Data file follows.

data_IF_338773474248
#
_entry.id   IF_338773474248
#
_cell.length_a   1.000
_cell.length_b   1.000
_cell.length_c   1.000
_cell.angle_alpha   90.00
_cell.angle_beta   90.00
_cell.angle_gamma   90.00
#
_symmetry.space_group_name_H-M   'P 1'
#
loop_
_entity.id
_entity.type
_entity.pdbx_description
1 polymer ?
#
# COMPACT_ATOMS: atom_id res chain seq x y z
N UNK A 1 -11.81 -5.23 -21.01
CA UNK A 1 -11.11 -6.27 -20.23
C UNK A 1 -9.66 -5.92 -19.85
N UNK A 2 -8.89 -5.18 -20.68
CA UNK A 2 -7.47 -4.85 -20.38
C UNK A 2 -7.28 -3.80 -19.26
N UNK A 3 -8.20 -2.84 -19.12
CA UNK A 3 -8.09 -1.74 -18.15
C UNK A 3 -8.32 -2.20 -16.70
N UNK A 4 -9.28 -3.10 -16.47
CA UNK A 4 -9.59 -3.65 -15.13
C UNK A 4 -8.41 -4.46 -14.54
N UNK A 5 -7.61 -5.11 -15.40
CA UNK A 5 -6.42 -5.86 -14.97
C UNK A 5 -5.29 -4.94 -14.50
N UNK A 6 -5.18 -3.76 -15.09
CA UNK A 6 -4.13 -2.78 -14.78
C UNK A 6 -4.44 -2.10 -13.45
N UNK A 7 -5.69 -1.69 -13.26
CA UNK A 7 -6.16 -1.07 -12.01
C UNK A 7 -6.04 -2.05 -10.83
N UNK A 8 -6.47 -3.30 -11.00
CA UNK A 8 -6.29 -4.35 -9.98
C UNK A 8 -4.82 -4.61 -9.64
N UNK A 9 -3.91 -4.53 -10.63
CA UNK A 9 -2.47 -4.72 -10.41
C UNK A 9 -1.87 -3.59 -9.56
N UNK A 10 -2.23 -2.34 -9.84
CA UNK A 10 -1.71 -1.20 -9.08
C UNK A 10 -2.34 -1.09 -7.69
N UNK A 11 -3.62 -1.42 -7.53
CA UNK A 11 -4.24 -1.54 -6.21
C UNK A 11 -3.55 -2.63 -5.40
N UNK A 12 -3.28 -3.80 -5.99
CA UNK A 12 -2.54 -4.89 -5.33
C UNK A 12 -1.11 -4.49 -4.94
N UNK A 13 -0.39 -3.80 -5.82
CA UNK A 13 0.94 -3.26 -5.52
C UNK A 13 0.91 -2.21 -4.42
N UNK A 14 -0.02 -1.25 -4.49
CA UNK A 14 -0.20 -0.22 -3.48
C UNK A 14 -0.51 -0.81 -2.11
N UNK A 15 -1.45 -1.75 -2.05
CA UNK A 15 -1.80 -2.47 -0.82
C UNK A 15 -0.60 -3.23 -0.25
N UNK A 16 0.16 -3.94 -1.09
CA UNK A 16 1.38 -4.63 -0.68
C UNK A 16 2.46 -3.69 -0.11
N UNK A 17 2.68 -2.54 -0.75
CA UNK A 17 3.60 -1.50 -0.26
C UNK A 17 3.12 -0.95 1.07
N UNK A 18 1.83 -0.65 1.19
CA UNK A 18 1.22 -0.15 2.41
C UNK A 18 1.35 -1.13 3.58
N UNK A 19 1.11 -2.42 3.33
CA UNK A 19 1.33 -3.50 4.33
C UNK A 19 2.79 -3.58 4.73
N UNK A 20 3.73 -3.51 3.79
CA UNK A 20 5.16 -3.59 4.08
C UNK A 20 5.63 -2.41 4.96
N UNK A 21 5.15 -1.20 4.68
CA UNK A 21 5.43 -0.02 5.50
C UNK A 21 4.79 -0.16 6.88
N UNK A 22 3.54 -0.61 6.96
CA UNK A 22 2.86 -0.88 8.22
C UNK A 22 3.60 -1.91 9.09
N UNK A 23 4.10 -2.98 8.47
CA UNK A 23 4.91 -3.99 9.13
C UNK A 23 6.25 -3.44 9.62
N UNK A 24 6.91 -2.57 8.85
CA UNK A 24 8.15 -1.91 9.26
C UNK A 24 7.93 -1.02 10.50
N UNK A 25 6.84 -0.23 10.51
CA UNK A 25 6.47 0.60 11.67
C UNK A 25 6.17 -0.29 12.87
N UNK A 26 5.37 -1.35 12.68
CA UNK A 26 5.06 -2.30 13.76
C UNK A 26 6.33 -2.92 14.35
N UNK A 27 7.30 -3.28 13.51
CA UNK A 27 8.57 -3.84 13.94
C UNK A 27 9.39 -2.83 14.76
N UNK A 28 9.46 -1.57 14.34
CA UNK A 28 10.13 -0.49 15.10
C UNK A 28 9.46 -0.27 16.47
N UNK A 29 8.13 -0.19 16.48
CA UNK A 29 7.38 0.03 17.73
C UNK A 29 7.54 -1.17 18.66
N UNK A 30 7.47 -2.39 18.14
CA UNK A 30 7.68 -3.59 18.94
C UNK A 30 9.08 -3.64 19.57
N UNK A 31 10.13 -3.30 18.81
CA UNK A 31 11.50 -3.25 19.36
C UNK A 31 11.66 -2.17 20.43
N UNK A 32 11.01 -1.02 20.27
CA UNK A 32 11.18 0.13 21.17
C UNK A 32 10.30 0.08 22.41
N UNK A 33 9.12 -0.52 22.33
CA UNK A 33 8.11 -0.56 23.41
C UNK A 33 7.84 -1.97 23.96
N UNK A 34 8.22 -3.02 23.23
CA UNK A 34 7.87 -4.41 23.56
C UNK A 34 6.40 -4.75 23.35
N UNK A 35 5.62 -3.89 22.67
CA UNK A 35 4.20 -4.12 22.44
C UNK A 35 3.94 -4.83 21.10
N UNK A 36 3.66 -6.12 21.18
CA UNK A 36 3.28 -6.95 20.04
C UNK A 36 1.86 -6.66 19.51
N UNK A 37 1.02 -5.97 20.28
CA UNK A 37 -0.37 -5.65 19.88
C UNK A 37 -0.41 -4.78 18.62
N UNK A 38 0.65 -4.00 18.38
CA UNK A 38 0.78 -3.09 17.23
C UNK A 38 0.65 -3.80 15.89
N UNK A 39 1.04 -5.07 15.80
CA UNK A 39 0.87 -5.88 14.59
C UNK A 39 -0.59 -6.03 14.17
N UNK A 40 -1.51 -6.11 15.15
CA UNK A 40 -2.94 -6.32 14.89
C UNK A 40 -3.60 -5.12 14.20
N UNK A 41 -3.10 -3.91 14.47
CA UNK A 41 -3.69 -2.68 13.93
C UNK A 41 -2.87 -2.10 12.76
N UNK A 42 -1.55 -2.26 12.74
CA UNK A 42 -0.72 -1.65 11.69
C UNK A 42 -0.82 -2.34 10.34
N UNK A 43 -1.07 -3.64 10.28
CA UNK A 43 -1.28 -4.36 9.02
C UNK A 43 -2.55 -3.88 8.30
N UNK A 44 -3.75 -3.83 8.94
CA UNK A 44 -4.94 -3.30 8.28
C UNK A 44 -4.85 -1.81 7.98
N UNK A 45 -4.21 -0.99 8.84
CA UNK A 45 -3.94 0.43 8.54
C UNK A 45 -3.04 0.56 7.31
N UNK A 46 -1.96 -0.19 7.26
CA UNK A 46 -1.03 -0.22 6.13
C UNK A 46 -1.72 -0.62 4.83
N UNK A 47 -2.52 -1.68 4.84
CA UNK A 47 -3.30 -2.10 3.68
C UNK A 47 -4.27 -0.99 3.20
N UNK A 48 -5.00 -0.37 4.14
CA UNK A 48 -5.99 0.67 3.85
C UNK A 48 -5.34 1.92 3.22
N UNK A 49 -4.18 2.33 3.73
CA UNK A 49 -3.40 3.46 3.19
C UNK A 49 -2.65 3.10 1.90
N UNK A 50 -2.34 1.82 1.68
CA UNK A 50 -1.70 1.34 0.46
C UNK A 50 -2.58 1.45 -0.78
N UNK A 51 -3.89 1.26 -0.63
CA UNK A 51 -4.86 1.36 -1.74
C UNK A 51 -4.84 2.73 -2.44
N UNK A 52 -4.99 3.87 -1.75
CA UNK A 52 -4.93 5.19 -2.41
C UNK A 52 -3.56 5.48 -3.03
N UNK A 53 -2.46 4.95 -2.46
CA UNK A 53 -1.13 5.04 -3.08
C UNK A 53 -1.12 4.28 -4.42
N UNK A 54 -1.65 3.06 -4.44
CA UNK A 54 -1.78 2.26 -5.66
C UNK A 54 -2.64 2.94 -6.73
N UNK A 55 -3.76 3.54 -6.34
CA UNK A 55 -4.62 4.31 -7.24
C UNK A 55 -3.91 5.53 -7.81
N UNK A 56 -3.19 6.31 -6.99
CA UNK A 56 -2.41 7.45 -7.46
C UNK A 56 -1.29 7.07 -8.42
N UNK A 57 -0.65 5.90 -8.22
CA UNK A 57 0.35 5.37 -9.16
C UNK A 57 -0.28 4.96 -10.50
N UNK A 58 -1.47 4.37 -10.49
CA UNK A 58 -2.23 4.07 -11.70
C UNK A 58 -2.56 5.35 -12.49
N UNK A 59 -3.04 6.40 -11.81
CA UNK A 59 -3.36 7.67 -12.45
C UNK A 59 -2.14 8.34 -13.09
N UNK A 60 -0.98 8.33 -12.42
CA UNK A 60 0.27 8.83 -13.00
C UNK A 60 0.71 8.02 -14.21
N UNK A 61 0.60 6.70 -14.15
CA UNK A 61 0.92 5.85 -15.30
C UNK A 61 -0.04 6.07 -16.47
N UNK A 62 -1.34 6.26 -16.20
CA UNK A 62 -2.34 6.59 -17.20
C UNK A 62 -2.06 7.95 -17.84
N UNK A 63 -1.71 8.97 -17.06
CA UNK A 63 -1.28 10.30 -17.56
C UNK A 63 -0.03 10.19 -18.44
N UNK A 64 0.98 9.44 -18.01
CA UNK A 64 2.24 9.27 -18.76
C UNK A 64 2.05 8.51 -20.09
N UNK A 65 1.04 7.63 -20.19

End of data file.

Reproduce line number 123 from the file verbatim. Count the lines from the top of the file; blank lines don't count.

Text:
N UNK A 35 5.62 -3.89 22.67